It was a normal Friday morning in the industrial city of Chelyabinsk, Russia. Adults were on their way to work, and children were in school. But that ordinary day was about to become extraordinary. Suddenly, a fireball shot across the clear morning sky leaving a thick trail of smoke, accompanied by the sound of a huge explosion. The shock wave knocked people over, shattered glass, and collapsed a factory roof. As many as 1,200 people were injured. A global network of infrasound sensors designed to pick up nuclear explosions calculated that the boom was 30 to 40 times more powerful than the atomic bomb the United States dropped on Hiroshima, Japan, during World War II.
An asteroid the size of the Empire State Building has a slight chance of hitting Earth. You'll long be dead before that has any chance of happening. At a news conference Wednesday, NASA scientists said there was a 1-in-1,750 chance that an asteroid named Bennu, which is a bit wider than the Empire State Building is tall, could collide with Earth between now and 2300. That is actually slightly higher than an earlier estimate of 1 in 2,700 over a shorter period, between now and 2200. "It's not a significant change," said Davide Farnocchia, a scientist at the NASA Jet Propulsion Laboratory in California and lead author of a paper published in the journal Icarus.
An ambitious mission that will visit a comet and pluck a boulder from its surface to create an orbiting base for astronauts has been given the final go-ahead. A robot shipwill pluck a large boulder off an asteroid and sling it aroundthe moon, becoming a destination to prepare for futurehuman missions to Mars, the U.S. space agency has revealed. The so-called Asteroid Redirect Mission is estimated to costabout 1.4 billion not including launch costs and is targetedfor liftoff in December 2021. In the Spacecraft Structures Lab at NASA's Langley Research Center, the Asteroid Redirect Mission robotic contact and restraint system is prototyped and tested. A robot ship will pluck a large boulder off an asteroid and drag it into orbit around the moon, becoming a'testbed' for future human missions to Mars, the U.S. space agency has revealed.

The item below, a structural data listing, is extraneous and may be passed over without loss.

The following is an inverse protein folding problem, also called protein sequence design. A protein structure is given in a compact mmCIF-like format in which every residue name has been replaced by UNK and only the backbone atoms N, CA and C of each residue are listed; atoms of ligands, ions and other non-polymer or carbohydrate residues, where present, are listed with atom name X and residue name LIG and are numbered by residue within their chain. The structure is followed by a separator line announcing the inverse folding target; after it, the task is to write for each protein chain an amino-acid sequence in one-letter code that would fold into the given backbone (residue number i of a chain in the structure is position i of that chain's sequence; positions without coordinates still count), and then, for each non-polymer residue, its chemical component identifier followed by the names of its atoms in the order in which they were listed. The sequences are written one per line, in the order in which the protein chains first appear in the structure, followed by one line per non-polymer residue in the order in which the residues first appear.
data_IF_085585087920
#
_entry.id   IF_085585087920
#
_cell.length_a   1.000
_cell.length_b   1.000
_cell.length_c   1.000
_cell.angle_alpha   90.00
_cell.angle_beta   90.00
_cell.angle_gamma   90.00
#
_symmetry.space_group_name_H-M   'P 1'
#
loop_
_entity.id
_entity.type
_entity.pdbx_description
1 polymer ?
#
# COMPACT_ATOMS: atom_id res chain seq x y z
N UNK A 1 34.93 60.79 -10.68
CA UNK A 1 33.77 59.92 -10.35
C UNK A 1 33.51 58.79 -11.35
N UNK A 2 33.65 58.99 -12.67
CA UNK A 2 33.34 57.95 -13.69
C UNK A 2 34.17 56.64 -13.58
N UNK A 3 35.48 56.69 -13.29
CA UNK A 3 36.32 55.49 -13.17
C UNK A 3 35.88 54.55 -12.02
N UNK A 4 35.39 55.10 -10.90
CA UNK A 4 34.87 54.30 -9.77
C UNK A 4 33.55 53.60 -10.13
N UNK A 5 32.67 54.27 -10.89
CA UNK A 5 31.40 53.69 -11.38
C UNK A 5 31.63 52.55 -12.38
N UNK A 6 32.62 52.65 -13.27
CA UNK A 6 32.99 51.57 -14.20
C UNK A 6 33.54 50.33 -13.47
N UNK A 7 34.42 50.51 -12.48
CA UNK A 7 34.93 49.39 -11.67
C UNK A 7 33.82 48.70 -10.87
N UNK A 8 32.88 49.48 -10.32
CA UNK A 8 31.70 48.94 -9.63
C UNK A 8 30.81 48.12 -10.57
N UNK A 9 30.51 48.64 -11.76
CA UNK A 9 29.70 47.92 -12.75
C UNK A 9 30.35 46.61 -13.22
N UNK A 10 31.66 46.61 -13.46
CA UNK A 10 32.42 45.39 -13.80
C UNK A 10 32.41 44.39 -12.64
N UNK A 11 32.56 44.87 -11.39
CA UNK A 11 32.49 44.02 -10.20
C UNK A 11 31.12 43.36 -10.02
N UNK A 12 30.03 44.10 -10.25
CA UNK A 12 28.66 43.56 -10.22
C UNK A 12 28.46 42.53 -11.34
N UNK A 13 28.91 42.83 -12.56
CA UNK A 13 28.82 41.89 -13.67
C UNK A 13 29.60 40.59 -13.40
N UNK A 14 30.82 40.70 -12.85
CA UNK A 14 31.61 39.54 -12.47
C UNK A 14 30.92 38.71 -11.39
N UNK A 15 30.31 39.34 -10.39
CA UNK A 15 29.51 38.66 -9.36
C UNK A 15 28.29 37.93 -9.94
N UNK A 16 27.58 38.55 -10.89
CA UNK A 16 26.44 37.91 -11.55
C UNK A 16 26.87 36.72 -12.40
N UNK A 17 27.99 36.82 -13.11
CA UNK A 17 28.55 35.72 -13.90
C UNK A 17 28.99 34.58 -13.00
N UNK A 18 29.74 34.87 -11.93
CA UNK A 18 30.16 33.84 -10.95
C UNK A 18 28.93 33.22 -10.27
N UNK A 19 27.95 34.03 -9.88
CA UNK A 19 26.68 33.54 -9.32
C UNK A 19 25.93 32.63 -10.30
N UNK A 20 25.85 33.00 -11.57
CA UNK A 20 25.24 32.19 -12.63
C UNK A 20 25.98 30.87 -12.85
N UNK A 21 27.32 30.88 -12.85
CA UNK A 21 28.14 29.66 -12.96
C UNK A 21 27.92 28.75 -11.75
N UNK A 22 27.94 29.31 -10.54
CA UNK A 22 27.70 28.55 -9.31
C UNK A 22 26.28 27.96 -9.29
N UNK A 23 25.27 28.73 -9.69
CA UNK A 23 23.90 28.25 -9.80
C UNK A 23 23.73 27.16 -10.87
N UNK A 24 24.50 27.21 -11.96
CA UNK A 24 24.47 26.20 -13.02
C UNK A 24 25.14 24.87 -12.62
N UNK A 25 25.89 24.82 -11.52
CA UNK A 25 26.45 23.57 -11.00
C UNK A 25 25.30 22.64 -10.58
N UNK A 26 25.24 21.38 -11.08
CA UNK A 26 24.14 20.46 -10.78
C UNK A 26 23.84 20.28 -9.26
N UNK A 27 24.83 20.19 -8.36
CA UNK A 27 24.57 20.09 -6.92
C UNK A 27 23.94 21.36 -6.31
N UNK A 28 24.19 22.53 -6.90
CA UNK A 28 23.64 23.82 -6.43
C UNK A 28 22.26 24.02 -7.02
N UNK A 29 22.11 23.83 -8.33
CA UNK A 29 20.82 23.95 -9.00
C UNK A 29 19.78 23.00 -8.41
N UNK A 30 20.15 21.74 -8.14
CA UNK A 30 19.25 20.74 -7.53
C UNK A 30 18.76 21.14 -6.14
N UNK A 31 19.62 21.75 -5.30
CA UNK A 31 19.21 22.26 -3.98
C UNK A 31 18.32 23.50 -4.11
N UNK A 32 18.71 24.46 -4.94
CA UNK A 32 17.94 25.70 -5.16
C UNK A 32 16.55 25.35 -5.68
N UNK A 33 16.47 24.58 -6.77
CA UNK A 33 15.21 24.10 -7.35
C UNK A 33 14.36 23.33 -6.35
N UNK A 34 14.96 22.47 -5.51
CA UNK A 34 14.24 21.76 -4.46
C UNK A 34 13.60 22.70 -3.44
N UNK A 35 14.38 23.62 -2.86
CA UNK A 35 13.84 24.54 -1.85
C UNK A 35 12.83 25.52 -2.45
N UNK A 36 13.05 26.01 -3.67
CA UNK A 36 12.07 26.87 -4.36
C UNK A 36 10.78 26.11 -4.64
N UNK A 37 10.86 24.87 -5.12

DART, NASA's first planetary defense mission, will demonstrate asteroid deflection by crashing the spacecraft, built by the Johns Hopkins Applied Physics Laboratory (APL), into an asteroid at roughly 14,500 miles per hour. An enormous asteroid--big enough to leave a six-mile-wide crater and darken the world with dust if it hit Earth--will harmlessly zip by our planet on April 29. The object, called 1998 OR2, is at least a mile wide, and while it poses no threat, it will pass within four million miles of our planet--close enough to be classified by NASA as "potentially hazardous," because it will continue to make close passes to Earth in the future as both objects orbit the sun. "It's just a whopping big asteroid," says Amy Mainzer of the University of Arizona, one of the planet's leading scientists in asteroid detection and planetary defense. "It's smaller than the thing thought to have caused the extinction of the dinosaurs, but it is easily capable of causing a lot of damage."
Asteroid Bennu, which is about a third of a mile wide, has a 1-in-2,700 chance of hitting Earth on the afternoon of September 24, 2184, according to a NASA study. The statement, shared by the US space agency on Wednesday, stems from data collected by the OSIRIS-Rex spacecraft that is brining samples of the asteroid back to Earth. Along with rocks and dust, the craft captured precision data to better predict the near-Earth object's orbit around the sun, which shows a 1-in-1,750 chance of a future collision with the planet over the next 300 years. Even if the asteroid were to collide with our planet, it is nowhere near the size of the dino-killing, six-mile across space rock that hit the Yucatan peninsula 66 million years ago, as Bennu is less than a third of a mile wide. Nonetheless, if Bennu were to impact Earth, it would be similar to an explosion of more than 1.1 billion tons of TNT. Kelly Fast, program manager for the Near-Earth Object Observations Program at NASA Headquarters in Washington, said in a statement: 'NASA's Planetary Defense mission is to find and monitor asteroids and comets that can come near Earth and may pose a hazard to our planet.